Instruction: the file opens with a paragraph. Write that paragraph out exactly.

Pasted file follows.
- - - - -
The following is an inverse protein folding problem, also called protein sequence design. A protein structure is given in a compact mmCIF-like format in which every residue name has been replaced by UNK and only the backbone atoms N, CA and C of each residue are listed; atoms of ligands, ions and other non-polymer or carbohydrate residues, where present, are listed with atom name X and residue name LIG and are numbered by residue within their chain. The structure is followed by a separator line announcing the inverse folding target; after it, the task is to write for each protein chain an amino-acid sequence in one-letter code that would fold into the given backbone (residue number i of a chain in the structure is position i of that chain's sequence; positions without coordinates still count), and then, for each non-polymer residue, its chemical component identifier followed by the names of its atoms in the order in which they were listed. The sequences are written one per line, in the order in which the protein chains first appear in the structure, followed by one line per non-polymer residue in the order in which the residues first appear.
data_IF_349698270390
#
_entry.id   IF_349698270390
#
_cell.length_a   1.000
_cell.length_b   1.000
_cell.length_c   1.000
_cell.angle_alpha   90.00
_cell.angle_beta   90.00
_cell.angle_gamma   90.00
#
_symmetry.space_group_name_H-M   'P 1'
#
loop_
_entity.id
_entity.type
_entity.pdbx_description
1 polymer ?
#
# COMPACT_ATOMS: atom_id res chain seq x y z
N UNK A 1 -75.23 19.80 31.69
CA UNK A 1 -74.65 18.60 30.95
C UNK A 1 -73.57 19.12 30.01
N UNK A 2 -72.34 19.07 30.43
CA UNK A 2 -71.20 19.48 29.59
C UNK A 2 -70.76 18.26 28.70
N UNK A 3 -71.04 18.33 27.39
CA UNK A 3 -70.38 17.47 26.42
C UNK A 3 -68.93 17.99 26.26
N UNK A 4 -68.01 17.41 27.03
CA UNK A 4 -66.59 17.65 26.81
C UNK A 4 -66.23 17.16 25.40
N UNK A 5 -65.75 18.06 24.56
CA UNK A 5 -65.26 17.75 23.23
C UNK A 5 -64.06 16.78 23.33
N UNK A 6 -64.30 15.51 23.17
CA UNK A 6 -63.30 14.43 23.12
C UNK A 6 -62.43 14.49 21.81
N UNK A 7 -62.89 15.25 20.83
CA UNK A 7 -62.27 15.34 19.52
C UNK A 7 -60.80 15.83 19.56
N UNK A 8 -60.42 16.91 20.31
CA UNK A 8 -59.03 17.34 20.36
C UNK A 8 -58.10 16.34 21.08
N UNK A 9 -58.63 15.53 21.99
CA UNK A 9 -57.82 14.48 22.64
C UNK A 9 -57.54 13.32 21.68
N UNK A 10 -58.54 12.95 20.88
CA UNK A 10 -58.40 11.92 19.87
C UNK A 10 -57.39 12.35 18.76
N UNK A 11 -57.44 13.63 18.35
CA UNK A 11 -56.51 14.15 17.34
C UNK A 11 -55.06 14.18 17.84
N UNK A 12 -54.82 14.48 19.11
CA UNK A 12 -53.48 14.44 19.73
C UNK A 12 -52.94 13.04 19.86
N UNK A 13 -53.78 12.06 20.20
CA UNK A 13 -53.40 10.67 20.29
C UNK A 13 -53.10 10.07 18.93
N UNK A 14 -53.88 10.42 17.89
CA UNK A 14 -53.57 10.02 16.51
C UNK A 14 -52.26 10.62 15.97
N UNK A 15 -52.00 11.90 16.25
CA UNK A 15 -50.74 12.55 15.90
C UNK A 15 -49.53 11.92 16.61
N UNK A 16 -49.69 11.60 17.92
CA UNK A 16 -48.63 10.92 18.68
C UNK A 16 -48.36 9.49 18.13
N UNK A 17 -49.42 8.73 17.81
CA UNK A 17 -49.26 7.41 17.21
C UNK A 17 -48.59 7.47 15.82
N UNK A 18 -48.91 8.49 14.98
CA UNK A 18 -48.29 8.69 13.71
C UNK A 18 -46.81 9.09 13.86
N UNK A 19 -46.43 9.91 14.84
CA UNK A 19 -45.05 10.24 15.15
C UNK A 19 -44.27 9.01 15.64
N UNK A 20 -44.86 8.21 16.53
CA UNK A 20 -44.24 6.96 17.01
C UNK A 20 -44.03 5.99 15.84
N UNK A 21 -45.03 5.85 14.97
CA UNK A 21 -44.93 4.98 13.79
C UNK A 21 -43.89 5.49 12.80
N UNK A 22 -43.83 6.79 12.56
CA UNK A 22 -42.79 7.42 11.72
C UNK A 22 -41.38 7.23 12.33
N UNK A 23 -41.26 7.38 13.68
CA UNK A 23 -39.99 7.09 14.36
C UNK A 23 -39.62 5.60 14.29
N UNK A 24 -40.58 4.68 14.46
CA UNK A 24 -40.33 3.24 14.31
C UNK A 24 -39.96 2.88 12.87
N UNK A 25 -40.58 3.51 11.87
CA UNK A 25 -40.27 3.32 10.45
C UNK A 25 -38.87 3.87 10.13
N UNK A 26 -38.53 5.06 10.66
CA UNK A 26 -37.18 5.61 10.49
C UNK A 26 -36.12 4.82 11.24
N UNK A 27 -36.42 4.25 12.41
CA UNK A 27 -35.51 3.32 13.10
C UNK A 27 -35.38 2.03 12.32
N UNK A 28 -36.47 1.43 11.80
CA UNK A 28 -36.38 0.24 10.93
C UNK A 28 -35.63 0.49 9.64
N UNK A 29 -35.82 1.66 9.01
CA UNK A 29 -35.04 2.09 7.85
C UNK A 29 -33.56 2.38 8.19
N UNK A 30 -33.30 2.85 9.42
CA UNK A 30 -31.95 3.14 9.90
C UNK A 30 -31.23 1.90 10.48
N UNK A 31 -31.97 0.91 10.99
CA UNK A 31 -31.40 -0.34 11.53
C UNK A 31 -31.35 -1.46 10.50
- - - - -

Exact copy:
The following is an inverse protein folding problem, also called protein sequence design. A protein structure is given in a compact mmCIF-like format in which every residue name has been replaced by UNK and only the backbone atoms N, CA and C of each residue are listed; atoms of ligands, ions and other non-polymer or carbohydrate residues, where present, are listed with atom name X and residue name LIG and are numbered by residue within their chain. The structure is followed by a separator line announcing the inverse folding target; after it, the task is to write for each protein chain an amino-acid sequence in one-letter code that would fold into the given backbone (residue number i of a chain in the structure is position i of that chain's sequence; positions without coordinates still count), and then, for each non-polymer residue, its chemical component identifier followed by the names of its atoms in the order in which they were listed. The sequences are written one per line, in the order in which the protein chains first appear in the structure, followed by one line per non-polymer residue in the order in which the residues first appear.